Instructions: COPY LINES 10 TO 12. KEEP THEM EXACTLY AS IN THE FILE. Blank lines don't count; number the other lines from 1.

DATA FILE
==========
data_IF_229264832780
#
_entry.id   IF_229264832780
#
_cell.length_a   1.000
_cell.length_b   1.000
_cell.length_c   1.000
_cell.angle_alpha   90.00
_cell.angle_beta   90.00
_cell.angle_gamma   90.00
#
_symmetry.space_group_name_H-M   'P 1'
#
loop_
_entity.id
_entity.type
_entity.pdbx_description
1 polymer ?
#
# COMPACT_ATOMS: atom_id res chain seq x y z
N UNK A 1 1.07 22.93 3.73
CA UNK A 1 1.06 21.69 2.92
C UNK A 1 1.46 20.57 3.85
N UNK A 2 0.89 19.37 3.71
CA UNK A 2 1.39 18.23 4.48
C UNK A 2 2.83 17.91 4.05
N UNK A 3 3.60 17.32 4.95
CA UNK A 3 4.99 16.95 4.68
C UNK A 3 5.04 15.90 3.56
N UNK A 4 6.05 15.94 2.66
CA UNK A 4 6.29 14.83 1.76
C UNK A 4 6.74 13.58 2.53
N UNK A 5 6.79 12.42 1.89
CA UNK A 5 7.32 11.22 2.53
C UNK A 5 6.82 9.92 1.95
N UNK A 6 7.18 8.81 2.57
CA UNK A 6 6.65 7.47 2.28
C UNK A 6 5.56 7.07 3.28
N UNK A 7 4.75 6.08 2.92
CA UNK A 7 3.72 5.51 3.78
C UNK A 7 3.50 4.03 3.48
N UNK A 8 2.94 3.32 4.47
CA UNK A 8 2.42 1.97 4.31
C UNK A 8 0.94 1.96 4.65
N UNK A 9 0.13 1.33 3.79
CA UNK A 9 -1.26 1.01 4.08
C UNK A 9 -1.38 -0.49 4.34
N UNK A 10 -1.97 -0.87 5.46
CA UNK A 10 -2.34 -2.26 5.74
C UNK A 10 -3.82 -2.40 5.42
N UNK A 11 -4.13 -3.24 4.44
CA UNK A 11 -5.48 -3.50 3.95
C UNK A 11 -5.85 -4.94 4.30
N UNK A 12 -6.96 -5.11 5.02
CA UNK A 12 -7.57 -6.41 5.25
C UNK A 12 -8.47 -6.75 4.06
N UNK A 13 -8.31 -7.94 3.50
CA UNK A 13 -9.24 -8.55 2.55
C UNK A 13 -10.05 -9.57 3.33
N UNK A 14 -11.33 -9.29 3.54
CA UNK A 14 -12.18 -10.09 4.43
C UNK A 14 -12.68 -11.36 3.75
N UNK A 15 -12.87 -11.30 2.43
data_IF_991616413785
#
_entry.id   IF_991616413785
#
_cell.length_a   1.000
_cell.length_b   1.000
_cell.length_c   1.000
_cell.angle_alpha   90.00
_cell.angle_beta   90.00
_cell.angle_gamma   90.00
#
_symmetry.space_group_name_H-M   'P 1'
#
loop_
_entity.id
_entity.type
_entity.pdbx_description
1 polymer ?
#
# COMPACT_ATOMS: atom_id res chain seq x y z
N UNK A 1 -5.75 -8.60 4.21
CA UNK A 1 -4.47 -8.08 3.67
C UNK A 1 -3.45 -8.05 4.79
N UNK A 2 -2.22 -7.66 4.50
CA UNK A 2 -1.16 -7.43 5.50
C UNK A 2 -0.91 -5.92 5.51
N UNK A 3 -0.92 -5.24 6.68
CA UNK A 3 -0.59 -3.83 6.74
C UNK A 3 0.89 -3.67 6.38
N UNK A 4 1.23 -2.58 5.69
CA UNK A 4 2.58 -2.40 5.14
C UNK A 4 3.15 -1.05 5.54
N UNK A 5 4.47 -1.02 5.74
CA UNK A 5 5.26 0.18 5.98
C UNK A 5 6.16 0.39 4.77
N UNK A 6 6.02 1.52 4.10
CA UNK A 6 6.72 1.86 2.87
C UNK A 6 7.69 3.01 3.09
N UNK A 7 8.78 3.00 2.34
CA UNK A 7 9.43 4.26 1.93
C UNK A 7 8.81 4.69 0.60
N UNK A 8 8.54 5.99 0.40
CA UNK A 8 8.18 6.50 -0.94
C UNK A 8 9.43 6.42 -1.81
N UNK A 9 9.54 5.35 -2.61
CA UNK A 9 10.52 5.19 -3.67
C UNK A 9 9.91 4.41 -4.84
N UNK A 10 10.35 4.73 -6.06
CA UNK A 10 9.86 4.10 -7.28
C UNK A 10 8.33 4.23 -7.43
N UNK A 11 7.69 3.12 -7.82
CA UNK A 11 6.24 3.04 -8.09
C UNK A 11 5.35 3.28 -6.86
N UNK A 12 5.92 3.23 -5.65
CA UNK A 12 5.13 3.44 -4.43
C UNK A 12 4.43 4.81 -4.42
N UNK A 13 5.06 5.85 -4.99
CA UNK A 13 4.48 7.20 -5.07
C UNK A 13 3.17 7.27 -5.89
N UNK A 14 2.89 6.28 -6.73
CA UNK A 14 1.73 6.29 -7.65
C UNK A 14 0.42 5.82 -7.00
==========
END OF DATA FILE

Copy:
_cell.angle_gamma   90.00
#
_symmetry.space_group_name_H-M   'P 1'